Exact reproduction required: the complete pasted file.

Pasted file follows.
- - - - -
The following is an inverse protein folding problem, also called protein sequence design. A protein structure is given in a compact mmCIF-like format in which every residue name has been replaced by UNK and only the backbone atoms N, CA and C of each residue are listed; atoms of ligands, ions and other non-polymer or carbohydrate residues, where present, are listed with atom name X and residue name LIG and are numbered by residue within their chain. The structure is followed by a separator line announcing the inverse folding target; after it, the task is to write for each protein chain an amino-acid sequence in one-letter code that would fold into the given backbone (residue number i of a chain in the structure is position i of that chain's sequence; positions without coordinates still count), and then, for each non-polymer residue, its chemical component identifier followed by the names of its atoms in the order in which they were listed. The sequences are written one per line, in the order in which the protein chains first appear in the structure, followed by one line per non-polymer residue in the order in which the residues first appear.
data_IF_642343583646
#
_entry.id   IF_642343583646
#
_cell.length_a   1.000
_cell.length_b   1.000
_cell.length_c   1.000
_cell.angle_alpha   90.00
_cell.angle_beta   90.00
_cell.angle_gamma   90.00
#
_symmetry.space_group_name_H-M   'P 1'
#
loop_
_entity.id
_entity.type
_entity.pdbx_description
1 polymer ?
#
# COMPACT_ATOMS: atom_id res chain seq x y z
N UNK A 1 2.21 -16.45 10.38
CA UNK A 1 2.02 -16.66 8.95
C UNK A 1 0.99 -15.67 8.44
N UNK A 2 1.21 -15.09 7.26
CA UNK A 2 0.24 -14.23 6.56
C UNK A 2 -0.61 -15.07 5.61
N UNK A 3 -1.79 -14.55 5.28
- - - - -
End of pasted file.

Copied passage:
The following is an inverse protein folding problem, also called protein sequence design. A protein structure is given in a compact mmCIF-like format in which every residue name has been replaced by UNK and only the backbone atoms N, CA and C of each residue are listed; atoms of ligands, ions and other non-polymer or carbohydrate residues, where present, are listed with atom name X and residue name LIG and are numbered by residue within their chain. The structure is followed by a separator line announcing the inverse folding target; after it, the task is to write for each protein chain an amino-acid sequence in one-letter code that would fold into the given backbone (residue number i of a chain in the structure is position i of that chain's sequence; positions without coordinates still count), and then, for each non-polymer residue, its chemical component identifier followed by the names of its atoms in the order in which they were listed. The sequences are written one per line, in the order in which the protein chains first appear in the structure, followed by one line per non-polymer residue in the order in which the residues first appear.
data_IF_642343583646
#
_entry.id   IF_642343583646
#
_cell.length_a   1.000
_cell.length_b   1.000
_cell.length_c   1.000
_cell.angle_alpha   90.00
_cell.angle_beta   90.00
_cell.angle_gamma   90.00
#
_symmetry.space_group_name_H-M   'P 1'
#
loop_
_entity.id
_entity.type
_entity.pdbx_description
1 polymer ?
#
# COMPACT_ATOMS: atom_id res chain seq x y z
N UNK A 1 2.21 -16.45 10.38
CA UNK A 1 2.02 -16.66 8.95
C UNK A 1 0.99 -15.67 8.44
N UNK A 2 1.21 -15.09 7.26
CA UNK A 2 0.24 -14.23 6.56
C UNK A 2 -0.61 -15.07 5.61
N UNK A 3 -1.79 -14.55 5.28